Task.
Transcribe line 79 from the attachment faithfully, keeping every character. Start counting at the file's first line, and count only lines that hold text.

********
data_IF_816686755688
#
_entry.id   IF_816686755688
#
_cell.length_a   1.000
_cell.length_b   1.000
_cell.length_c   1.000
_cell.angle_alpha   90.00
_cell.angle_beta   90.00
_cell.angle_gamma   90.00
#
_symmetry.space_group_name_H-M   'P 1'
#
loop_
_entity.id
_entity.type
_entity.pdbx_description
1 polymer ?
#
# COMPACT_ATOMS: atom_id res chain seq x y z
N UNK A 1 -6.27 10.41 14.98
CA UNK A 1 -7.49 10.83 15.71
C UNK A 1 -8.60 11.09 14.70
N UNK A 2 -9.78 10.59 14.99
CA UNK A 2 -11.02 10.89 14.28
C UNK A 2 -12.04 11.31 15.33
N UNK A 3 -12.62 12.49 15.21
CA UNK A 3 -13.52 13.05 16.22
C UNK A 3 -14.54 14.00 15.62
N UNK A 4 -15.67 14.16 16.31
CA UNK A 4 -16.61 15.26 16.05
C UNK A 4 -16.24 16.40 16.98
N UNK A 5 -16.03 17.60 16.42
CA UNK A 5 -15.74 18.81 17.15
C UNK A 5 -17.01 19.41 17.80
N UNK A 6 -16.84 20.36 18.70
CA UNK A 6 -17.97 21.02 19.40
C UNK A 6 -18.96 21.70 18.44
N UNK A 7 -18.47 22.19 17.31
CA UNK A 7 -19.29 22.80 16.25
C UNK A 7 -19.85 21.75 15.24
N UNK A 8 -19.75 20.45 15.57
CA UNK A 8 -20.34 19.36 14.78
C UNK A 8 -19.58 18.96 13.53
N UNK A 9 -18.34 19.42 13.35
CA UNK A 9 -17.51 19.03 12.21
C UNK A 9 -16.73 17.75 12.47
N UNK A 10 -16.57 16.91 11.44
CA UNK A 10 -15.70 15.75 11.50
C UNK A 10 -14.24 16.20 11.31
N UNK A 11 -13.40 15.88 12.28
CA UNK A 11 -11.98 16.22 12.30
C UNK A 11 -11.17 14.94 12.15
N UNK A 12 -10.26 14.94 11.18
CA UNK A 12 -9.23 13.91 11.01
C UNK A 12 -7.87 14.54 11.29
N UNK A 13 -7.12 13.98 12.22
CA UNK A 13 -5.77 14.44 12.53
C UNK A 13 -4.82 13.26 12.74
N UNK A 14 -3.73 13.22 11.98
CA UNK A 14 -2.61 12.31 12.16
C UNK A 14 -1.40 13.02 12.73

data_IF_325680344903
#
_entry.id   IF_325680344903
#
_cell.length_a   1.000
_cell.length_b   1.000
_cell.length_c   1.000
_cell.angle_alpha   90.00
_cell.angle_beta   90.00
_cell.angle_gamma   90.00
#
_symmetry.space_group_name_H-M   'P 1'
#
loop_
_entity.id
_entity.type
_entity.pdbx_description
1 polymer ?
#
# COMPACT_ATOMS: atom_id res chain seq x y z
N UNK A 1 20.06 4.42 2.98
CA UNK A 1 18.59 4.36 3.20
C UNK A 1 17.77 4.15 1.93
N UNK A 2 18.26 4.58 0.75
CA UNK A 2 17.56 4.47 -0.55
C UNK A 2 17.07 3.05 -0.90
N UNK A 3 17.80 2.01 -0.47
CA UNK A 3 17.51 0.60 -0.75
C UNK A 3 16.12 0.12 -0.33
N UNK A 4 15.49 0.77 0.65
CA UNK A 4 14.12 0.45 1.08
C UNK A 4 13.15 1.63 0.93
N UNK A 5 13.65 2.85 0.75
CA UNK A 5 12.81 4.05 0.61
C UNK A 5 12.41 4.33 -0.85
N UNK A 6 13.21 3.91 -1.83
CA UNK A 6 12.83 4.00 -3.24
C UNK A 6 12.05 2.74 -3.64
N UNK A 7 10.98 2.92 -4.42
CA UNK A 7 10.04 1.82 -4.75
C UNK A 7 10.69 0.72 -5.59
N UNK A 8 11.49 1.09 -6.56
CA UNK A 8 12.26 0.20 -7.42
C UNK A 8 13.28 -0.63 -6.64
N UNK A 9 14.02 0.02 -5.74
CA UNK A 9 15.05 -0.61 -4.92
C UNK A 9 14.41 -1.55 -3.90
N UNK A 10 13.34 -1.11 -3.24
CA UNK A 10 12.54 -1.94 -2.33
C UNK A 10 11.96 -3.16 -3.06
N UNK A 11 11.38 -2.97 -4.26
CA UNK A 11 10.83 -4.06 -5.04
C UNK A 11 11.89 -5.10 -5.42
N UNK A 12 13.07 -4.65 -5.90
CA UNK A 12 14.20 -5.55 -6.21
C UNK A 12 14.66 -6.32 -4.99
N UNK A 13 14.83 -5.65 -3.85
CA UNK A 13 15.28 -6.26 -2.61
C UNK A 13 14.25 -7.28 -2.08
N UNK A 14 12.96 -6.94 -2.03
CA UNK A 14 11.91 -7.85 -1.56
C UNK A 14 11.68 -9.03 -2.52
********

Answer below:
_entity.pdbx_description